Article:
My voice, Social Issues

LGBT History Month – How Much You Really Know?

Motherhood is a journey. It takes immense effort, perseverance, patience and energy to be a mother. Our kids are always special for us. We want the best for them. But do we actually know what is best for them? Should we make choices for then or let them make their own choices. One of the most relevant choices that is coming into the picture of late is the choice of orientation. But we never bothered to look beyond the pride month. October is LGBTQ history month. It is not some celebration like Halloween that ends once the month ends.

The relevance of LGBT history month:

Many of you would have shared posts about pride month, having rainbow themes, read LGBTQ books and more. Social media was in a rage for the thirty days of the month of June. Because it was a pride month. And then? All back to square one. Did anyone’s life change with this once month of jugglery? I doubt!

Pride month is celebrated in June in the memory of the stonewall riots of June 1969. Is that it?

  • International transgender day of visibility on March 31
  • Day of silence on April 12
  • International Day against homophobia on May 17
  • Celebrate bisexuality day and awareness week on Sep 23
  • October is the LGBT history month with October 11 as national coming out day, October 20 as spirit day, October 26 as intersex awareness day, and October 22 to 28 as asexual awareness week.
  • November 8th is intersex solidarity day and November 20 is an international transgender day of remembrance.

How many of you knew about these? I didn’t know till I prepared this post. Supporting LGBTQ has come down to show in social media that ends once the show ends. What about the message you deliver in your family? How are you making your child aware of these?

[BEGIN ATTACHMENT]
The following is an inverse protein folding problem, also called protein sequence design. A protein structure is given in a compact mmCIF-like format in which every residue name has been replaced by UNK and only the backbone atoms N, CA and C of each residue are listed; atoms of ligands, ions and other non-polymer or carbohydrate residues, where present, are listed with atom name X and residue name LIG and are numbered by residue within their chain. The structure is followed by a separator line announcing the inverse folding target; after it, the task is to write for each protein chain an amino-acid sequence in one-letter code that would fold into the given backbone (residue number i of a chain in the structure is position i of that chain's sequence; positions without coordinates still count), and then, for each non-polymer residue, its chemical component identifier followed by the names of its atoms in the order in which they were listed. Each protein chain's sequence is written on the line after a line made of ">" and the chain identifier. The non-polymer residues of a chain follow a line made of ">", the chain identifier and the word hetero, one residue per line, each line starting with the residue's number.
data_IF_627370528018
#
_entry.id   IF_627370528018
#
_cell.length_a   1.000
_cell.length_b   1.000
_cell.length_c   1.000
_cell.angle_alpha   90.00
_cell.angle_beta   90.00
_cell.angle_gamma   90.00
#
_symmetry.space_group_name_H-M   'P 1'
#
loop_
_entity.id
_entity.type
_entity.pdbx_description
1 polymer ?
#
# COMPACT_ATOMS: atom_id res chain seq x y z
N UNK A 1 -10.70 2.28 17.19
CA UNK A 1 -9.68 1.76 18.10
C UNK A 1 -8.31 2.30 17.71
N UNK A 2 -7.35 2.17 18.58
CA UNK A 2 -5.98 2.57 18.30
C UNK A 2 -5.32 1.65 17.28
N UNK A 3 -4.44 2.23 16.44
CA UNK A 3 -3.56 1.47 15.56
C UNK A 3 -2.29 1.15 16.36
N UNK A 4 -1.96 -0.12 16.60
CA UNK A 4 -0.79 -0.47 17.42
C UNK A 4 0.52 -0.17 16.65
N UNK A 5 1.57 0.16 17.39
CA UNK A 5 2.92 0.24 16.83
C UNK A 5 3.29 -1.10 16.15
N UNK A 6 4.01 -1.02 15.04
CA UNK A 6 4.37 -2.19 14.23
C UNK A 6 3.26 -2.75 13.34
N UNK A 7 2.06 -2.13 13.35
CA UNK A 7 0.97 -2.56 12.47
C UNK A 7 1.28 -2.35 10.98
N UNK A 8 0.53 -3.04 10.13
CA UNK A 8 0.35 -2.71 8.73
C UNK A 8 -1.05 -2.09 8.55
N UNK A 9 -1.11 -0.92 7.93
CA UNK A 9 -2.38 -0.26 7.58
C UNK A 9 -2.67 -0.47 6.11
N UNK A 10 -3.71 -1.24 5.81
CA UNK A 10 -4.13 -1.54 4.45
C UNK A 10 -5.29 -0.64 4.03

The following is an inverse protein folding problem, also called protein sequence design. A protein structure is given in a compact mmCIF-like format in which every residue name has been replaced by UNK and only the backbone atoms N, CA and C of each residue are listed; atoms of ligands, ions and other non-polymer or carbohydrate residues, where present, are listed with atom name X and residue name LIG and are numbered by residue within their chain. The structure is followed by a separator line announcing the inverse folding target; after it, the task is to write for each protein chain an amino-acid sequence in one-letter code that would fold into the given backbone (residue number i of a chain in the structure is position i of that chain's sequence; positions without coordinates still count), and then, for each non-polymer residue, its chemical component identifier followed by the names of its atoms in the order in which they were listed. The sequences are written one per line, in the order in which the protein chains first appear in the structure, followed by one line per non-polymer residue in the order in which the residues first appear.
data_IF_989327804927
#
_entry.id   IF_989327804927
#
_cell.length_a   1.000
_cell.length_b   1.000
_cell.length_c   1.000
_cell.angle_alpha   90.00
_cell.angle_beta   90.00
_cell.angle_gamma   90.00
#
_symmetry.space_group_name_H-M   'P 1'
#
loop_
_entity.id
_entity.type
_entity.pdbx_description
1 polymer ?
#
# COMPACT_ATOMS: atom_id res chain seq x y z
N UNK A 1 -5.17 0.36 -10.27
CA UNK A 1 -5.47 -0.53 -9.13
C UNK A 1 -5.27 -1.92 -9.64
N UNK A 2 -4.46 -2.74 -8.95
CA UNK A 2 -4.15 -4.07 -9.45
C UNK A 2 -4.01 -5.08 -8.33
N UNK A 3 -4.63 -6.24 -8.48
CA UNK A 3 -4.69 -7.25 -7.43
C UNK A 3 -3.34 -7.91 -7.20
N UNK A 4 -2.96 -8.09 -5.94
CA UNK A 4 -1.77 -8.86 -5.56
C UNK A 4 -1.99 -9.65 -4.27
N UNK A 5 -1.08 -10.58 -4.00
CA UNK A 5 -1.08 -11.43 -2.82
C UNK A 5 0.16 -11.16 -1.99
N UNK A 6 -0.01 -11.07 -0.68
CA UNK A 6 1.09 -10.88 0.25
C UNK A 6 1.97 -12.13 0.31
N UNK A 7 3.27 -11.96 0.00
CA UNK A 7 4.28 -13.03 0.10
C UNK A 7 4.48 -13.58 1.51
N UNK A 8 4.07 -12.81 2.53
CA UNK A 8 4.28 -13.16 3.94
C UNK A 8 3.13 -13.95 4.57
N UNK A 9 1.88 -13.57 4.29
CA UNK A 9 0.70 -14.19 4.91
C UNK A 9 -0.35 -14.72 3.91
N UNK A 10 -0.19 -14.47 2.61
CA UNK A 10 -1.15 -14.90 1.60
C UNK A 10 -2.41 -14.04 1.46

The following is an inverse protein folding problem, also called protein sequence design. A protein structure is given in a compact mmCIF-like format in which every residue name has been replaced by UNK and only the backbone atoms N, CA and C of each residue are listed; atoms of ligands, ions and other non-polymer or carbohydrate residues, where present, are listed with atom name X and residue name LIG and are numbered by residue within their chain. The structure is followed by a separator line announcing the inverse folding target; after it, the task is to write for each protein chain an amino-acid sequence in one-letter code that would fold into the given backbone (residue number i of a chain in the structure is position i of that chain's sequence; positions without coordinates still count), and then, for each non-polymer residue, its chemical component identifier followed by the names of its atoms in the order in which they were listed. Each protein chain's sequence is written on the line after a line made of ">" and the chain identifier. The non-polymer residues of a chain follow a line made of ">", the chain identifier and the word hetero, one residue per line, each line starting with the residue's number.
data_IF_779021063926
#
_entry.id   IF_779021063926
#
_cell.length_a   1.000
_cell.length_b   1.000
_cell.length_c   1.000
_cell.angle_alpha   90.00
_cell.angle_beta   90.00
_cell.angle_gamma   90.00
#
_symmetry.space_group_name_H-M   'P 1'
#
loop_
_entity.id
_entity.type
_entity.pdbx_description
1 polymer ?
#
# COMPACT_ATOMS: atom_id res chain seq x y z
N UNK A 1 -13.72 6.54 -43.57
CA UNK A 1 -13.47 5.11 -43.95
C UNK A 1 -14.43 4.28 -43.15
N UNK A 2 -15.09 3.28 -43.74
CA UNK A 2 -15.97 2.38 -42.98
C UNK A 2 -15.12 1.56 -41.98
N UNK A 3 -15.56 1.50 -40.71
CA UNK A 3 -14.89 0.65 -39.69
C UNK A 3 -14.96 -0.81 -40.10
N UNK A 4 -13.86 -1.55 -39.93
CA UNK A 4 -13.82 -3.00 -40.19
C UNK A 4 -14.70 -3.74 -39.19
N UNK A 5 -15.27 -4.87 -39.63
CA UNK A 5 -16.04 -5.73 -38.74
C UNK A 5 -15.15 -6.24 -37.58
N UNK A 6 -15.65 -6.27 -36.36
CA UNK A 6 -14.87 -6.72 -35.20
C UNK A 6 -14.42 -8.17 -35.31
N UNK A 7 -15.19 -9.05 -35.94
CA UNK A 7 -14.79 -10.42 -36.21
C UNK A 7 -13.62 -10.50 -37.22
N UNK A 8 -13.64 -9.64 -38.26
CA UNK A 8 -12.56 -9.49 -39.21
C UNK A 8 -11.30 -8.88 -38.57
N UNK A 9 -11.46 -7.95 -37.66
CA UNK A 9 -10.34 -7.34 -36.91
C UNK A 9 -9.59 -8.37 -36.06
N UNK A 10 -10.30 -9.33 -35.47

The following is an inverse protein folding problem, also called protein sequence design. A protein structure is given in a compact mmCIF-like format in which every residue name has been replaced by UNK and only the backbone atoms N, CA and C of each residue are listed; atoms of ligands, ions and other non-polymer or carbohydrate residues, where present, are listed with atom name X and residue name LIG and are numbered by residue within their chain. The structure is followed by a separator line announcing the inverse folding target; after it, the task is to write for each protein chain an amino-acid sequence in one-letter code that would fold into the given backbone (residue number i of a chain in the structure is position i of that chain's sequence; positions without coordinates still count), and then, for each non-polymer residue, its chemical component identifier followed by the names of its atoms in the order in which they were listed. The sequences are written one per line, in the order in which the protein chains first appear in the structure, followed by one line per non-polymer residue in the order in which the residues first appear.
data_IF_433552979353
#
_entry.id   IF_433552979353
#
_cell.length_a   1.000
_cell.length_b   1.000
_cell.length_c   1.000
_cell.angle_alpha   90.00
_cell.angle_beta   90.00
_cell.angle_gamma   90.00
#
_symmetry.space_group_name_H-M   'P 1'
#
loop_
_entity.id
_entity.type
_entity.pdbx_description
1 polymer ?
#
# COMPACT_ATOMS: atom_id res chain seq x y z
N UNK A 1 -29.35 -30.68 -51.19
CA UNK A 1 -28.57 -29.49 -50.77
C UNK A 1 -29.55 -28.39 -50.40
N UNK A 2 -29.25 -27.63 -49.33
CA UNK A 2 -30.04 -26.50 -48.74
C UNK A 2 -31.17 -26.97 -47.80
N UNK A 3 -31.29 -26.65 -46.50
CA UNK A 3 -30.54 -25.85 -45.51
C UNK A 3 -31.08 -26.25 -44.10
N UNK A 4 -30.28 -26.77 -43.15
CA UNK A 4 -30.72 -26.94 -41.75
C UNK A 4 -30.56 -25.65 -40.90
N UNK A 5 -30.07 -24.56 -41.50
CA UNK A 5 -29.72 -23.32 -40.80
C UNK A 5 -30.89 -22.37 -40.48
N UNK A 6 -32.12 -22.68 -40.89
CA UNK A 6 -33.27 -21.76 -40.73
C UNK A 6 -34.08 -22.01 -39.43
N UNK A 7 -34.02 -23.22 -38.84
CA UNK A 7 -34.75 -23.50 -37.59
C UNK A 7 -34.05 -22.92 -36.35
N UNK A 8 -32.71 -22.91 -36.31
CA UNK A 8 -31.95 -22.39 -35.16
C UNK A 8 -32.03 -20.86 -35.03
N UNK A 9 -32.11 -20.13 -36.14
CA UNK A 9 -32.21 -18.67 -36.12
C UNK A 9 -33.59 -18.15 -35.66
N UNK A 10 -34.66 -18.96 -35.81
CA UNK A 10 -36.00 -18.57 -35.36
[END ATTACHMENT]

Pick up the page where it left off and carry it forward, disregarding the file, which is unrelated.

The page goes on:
Let you child know about gender neutrality:

After you do our virtual elocution in social media, you come home and see your son wearing nail polish, and his sister’s dress. You tell him “son, these are girls dresses. Why don’t you wear some boys dress?”

You are telling him implicitly that it is not done to be different. Aren’t you? Have you ever thought of your creation if your child takes the courage to come out? If you are matured enough to take it in the stride, you have the right to talk about LGBTQ and their rights.

If you are someone who thinks that LGBTQ should have their rights but my child must be straight, then spare us the drama. Talk about something else. Because for a huge mass of people all these are not mere social media tactics. It’s their life. It’s their fight to justice. Respect that.

Before badgering celebrities for their homophobic comments, think if you would be able to accept a homosexual human being in your family.

Read More Books That Make You Aware:

If you are not really aware of what it is and just pretending to be a supporter, read more books on this theme. Refer the pic to see the books that I recommend.

18 thoughts on “LGBT History Month – How Much You Really Know?”

  1. This was such a good post. I don’t have kids (and don’t particularly want/won’t be able to have my own biological ones), but when I do foster or adopt, I’m going to raise them so that they know they are loved for exactly who they are.


  2. As a non-binary individual in my early 30’s I can’t thank you enough for advocating for safe spaces for LGBTQIA children. It’s tough growing up, validation along with security is necessary for all of our mental health. I really enjoyed reading your post and most certainly will be keeping up. ~Vee


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